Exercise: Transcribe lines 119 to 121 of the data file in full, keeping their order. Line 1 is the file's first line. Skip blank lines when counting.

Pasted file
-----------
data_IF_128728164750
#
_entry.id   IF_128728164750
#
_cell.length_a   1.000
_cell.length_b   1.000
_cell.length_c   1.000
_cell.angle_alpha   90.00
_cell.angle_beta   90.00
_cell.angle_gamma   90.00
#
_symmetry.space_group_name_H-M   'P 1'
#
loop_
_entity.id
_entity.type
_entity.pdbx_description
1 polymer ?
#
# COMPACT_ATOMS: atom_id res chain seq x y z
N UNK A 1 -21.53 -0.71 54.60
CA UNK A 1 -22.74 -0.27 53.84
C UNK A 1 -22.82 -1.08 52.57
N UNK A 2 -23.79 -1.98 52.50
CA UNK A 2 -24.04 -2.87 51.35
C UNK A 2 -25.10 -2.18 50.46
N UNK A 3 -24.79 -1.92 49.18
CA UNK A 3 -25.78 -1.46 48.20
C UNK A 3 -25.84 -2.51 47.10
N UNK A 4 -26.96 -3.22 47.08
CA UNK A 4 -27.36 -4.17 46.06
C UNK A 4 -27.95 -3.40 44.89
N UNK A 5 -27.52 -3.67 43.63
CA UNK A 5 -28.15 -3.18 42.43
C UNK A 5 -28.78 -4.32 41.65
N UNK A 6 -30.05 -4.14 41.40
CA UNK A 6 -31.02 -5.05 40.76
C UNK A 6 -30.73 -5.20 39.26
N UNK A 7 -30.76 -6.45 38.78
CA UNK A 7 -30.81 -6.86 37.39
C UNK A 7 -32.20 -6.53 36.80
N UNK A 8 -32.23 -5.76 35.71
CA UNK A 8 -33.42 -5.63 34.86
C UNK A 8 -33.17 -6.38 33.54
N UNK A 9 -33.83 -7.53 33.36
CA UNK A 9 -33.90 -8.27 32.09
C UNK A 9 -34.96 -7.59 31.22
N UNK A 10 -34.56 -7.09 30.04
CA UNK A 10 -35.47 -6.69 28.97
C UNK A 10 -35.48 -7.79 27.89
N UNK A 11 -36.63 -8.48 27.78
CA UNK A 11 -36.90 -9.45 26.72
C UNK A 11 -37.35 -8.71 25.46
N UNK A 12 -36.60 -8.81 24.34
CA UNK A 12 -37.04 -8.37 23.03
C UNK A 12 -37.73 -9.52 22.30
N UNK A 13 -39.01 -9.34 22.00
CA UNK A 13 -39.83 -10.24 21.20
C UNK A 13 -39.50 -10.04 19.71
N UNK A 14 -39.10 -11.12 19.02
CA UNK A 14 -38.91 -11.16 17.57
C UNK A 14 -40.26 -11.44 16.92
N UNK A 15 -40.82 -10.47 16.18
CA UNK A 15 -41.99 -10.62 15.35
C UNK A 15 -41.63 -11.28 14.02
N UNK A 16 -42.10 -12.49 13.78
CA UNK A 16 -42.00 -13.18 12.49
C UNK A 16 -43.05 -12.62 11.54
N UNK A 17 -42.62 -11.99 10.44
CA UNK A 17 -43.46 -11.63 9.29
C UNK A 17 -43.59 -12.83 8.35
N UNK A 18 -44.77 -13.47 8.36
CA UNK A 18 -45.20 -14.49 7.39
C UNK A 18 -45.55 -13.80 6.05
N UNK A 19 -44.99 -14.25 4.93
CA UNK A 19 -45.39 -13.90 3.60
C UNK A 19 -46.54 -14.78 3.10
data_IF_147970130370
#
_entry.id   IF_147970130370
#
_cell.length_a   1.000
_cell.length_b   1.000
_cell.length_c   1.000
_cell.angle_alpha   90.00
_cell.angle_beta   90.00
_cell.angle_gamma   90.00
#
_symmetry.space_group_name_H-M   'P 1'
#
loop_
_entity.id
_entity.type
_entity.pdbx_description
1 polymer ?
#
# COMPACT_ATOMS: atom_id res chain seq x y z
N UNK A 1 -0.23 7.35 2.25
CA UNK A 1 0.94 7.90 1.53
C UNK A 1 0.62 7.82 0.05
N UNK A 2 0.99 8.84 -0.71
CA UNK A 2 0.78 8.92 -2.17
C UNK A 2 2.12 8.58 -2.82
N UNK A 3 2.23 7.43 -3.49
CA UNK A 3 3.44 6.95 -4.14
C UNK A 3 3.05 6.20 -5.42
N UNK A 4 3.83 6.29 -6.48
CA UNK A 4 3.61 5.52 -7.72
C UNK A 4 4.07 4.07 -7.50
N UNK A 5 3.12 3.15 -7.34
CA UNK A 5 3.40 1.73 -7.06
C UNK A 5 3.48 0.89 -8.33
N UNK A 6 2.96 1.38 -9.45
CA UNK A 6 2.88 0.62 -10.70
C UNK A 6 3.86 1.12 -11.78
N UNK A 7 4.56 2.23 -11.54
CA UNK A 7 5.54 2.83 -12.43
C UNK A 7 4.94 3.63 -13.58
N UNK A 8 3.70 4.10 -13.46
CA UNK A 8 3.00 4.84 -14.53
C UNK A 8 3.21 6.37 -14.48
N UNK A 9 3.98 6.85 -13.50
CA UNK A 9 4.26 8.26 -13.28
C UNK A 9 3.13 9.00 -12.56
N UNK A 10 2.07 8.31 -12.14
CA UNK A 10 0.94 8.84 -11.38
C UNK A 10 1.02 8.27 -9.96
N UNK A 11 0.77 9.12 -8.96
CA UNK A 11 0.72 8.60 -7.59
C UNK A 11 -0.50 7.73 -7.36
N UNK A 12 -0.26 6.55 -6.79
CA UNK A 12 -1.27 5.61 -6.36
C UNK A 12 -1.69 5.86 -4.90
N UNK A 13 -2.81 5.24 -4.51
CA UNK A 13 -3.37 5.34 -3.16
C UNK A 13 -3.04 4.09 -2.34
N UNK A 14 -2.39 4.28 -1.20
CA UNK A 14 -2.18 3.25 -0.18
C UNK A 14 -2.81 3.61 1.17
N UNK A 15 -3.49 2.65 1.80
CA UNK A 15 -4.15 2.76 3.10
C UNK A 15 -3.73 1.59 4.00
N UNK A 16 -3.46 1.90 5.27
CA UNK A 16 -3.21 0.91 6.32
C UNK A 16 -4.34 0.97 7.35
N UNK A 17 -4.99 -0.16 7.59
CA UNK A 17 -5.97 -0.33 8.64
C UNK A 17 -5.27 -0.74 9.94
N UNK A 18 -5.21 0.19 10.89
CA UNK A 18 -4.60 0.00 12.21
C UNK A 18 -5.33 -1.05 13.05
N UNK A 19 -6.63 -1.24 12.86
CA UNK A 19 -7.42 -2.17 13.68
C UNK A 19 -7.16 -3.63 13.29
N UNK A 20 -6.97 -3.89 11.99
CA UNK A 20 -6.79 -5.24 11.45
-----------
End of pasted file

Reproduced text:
N UNK A 8 3.70 4.10 -13.46
CA UNK A 8 3.00 4.84 -14.53
C UNK A 8 3.21 6.37 -14.48